Figure 1. Workflow for pooled growth assay and barcode detection. Cultures are inoculated with thawed aliquots of pooled cells (step 1), and then grown for the desired number of generations (step 2) either robotically (Option A) or manually (Option B). Cells are harvested by centrifugation (step 3) and genomic DNA is then isolated from the harvested cells (step 4), uptags and downtags are independently amplified (step 5), and hybridized to an array (step 6a or sequenced directly step 6b).

Figure 2
Figure 2. Sample data collected at certain points of the protocol. (A) Sample data from screening results (adapted from 13). The pool of tagged mutants was grown for 20 generations in the presence of clotrimazole and DMSO (control). Log2 ratio (control intensity/treatment intensity) was calculated and plotted as a function of gene. Highly sensitive strains (red) included the known target of clotrimazole, ERG11p. Note that this assay frequently uncovers other sensitive mutants in addition to the compound's actual target. Generally, these mutants are those that act synthetically with the target, those that are part of a general stress/treatment response, or are false positives that fail to confirm. (B) Example of confirmation data (adapted from 13). Results from the pooled growth assays can be validated by growing the strain in individual culture and compared against wild-type growth (black).

Figure 3
Figure 3. Structure of the amplicon produced from pooled barcode assays for microarray hybridization or Barcode sequencing. The amplicon produced for each mutant in the collection contains homology to the genome for integration (blue regions labeled ATG and TAA), unique barcodes (labeled AG and indicated by a black dash). For microarray hybridization, the blue common primers are used to amplify a 60bp probe for microarray hybridization. For barcode sequencing, extended primers are used in the PCR reaction, comprised of sequences encoding the Illumina adapter (red bar), and index of 6bases cross-hatches) and the blue common primer for the upstream primer, and the same composite primer (minus the 6 base index) for the second primer.

Figure 4
Figure 4. Individual Growth assays for 1) Prescreening compounds against wild-type yeast to determine an appropriate dose for genome-wide screening and 2) Confirming results from genome wide screens. (A) A 96 well flat bottom plate is filled with 100 μl of cell suspension at an OD of 0.062. Each well can contain the same strain (for dose-determination) or different strain and drug combinations (for confirmation assays). 2 μl of compound (typically dissolved in DMSO) is added and cells are grown with constant shaking for 16-20 h at 30°C. The final concentration of DMSO should not exceed 2%. In this example, in each well of the plate the growth curve is plotted in black against a plot of the control growth curve in red. (B) Higher resolution image of several prescreens obtained with an example drug overlaid on top of one another. In this titration series, an IC10-15 is obtained with the purple dose and would be appropriate for deletion profiling (HIP and HOP). Due to the non-linearity at higher optical densities, Tecan (or any similar plate reader) ODs must be calibrated using those obtained with a "traditional" 1mm path-length cuvette.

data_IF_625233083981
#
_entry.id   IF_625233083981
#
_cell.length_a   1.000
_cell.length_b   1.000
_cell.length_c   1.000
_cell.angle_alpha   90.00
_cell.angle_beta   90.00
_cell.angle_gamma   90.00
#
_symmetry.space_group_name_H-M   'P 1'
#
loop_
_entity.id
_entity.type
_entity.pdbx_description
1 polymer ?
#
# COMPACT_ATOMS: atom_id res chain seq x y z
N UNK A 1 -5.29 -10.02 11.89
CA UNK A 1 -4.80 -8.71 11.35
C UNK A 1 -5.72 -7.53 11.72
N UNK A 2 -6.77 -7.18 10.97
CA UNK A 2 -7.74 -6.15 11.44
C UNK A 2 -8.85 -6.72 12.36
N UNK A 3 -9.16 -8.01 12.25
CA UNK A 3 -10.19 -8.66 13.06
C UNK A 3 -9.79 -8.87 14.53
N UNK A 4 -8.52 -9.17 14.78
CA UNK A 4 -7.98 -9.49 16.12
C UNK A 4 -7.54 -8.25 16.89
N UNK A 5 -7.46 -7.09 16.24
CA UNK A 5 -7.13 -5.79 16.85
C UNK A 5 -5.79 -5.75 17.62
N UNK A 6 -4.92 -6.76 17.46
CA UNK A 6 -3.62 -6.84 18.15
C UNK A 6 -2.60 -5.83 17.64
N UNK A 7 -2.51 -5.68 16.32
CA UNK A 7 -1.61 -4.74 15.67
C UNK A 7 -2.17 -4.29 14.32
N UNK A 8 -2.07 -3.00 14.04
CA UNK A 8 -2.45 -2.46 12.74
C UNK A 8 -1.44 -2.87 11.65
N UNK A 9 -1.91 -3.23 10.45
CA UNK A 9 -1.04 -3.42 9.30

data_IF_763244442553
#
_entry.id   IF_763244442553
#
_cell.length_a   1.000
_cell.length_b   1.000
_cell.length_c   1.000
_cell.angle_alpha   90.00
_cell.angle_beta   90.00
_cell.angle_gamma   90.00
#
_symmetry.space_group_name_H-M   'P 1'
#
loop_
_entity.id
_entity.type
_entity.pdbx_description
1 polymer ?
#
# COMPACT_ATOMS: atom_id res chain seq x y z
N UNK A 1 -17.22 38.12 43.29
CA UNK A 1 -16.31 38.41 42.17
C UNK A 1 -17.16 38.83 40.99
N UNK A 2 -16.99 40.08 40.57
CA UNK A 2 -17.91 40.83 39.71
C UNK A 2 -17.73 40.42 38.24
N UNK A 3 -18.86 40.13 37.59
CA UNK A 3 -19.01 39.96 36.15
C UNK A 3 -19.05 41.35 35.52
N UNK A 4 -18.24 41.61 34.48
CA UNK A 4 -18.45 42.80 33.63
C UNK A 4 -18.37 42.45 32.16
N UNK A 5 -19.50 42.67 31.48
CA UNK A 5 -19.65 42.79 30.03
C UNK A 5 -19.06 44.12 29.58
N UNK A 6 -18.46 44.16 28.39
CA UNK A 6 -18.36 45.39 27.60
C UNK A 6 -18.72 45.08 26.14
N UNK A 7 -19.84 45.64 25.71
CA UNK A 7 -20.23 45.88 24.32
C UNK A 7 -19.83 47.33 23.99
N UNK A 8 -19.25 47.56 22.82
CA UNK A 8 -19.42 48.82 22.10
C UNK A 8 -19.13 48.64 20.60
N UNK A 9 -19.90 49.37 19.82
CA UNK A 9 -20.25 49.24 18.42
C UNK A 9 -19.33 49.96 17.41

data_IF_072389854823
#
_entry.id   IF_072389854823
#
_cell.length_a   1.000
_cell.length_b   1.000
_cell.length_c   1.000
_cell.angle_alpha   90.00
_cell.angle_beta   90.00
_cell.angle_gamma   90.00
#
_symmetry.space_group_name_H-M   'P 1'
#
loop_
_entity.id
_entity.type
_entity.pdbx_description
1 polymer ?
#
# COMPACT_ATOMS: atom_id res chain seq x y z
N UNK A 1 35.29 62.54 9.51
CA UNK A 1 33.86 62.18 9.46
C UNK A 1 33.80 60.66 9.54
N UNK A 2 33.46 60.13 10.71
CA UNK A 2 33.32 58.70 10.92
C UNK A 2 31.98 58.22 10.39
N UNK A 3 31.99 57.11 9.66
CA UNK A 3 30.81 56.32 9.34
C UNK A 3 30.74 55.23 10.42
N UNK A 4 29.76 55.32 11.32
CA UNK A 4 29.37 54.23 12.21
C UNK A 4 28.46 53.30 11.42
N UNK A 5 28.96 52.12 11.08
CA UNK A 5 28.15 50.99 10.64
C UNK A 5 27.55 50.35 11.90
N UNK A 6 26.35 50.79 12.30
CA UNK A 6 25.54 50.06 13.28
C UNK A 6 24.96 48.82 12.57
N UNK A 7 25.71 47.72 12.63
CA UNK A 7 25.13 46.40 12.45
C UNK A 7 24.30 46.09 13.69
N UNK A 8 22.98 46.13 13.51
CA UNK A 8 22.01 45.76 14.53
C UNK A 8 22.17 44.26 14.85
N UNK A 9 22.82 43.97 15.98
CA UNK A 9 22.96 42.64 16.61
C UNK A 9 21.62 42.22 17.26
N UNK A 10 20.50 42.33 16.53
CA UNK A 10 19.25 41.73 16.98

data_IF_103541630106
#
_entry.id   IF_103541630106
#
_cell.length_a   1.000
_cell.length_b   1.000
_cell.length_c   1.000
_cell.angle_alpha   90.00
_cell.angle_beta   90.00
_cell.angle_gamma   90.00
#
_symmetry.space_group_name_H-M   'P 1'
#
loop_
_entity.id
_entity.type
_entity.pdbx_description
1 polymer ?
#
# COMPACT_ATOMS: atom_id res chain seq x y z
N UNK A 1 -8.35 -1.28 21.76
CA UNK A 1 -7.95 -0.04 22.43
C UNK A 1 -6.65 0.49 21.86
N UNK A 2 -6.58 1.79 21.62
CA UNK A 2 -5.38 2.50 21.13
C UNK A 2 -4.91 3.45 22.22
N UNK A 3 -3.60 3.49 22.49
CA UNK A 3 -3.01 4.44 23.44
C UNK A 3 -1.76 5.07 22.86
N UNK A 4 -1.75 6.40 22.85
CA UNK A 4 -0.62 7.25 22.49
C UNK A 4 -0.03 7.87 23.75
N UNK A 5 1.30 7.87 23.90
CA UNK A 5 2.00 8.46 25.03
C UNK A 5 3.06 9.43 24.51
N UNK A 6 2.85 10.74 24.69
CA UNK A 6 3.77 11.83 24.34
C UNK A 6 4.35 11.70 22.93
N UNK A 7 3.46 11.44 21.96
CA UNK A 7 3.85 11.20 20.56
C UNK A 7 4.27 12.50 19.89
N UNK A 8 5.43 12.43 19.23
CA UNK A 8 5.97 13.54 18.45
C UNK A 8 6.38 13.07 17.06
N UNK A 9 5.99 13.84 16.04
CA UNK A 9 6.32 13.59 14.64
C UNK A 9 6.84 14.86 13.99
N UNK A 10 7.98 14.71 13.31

Here, we outlined a protocol that, with modest modification, can easily be adapted to a wide range of existing collections of barcoded mutant collections of different microorganisms to create tagged mutant collections. We emphasize that while we have reported a protocol on the tagged transposon mutagenesis for the pathogenic yeast C. albicans, a very similar protocol could be adapted to a wide variety of unicellular fungi. Modified, this protocol works well in bacteria 13, and currently collections for a number of additional fungal and bacterial genomes are under construction. At present, this assay provides the only comprehensive, genome-wide unbiased screen for gene-small molecule interactions. One particularly compelling feature of the assay is that no prior knowledge of the gene or small molecule is required. Despite the scope and power of these assays, their transferability to other labs has been hindered somewhat by the initial capital investment and informatics tools for the analysis of the results. With the adoption of a next generation sequence readout combined with robust tools for analysis, we expect their adoption to increase.


No conflicts of interest declared.


We thank Ron Davis, Adam Deutschbauer, and the entire HIP HOP laboratory at the University of Toronto for discussions and advice. C.N. is supported by grants from the National Human Genome Research Institute (Grant Number HG000205), RO1 HG003317, CIHR MOP-84305, and Canadian Cancer Society (#020380). J.O. was supported by the Stanford Genome Training Program (Grant Number T32 HG00044 from the National Human Genome Research Institute) and the National Institutes of Health (Grant Number P01 GH000205). GG is supported by the NHGRI RO1 HG003317 and the Canadian Cancer Society, Grant # 020380, TD and the Donnelly Sequencing Centre is supported in part by grants from the Canadian Foundation for Innovation to Drs. Brenda Andrews and Jack Greenblatt. A.M.S. is supported by a University of Toronto Open Fellowship.


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Competitive Genomic Screens of Barcoded Yeast Libraries
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Cite this Article

Smith, A. M., Durbic, T., Oh, J., Urbanus, M., Proctor, M., Heisler, L. E., Giaever, G., Nislow, C. Competitive Genomic Screens of Barcoded Yeast Libraries. J. Vis. Exp. (54), e2864, doi:10.3791/2864 (2011).More

Smith, A. M., Durbic, T., Oh, J., Urbanus, M., Proctor, M., Heisler, L. E., Giaever, G., Nislow, C. Competitive Genomic Screens of Barcoded Yeast Libraries. J. Vis. Exp. (54), e2864, doi:10.3791/2864 (2011).